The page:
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April 16, 2014

Integrating Care at the End of Life: Should Medicare Advantage Include Hospice?

Author Affiliations
  • 1Department of Health Policy, Vanderbilt University School of Medicine, Nashville, Tennessee
  • 2Department of Health Care Policy, Harvard Medical School, Boston, Massachusetts
JAMA. 2014;311(15):1493-1494. doi:10.1001/jama.2014.1018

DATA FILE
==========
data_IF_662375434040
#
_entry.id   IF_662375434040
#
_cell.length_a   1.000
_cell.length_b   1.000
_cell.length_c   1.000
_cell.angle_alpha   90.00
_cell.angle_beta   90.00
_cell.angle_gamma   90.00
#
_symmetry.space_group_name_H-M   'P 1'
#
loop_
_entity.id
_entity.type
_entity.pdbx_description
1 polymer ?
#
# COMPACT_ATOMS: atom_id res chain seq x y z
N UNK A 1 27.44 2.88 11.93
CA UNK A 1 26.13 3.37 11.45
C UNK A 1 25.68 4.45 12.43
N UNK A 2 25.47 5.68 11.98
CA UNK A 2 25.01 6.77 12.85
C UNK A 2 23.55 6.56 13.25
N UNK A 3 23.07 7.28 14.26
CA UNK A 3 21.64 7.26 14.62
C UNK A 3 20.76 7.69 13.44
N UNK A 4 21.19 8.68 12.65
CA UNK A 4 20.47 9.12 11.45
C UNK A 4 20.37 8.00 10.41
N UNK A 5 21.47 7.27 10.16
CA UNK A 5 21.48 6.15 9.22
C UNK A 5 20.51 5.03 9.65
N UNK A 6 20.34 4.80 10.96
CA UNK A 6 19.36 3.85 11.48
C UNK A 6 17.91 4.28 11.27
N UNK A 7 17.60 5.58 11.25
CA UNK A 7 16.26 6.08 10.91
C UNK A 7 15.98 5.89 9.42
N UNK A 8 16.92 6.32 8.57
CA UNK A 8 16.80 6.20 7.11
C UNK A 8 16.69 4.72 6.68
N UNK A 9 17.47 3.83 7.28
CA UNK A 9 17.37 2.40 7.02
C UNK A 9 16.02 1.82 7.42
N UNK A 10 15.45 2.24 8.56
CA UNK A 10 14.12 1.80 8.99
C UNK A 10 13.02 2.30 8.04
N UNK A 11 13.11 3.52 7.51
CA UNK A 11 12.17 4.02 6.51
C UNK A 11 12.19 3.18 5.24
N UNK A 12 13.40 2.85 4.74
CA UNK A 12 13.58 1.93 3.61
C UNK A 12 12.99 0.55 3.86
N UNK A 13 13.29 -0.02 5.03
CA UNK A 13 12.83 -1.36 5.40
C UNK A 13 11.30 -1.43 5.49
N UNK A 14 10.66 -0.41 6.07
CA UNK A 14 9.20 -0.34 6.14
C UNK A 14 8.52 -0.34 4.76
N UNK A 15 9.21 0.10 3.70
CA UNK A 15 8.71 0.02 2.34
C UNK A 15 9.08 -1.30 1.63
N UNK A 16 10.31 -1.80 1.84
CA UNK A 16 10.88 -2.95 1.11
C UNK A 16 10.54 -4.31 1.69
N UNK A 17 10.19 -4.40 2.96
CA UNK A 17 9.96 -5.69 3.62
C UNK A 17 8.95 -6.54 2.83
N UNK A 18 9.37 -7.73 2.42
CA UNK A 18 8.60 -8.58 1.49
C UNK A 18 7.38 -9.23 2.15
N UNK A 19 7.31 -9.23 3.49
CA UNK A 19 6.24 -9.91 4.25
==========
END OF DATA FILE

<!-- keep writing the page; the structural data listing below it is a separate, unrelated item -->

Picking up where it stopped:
Since its creation in 1983, the Medicare hospice benefit has been “carved out” of Medicare’s managed care program, commonly known as Medicare Advantage. When a Medicare Advantage enrollee elects hospice, payments for both hospice and other services unrelated to the individual’s terminal condition revert to fee-for-service Medicare, and health plans remain liable only for the Part D or supplemental benefits they provide. Although the initial rationale for this approach is unclear, the policy has come to define end-of-life care for a substantial portion of Medicare beneficiaries. Approximately 417 000 Medicare Advantage enrollees died in 2011 (24% of Medicare deaths), almost half of whom used hospice (D.G.S., analysis of 2011 Medicare hospice claims and Master Beneficiary Summary File, unpublished data, 2014). Consistent with broader efforts to integrate health care services across the continuum, the Medicare Payment Advisory Commission (MedPAC) recently recommended ending the hospice carve-out.1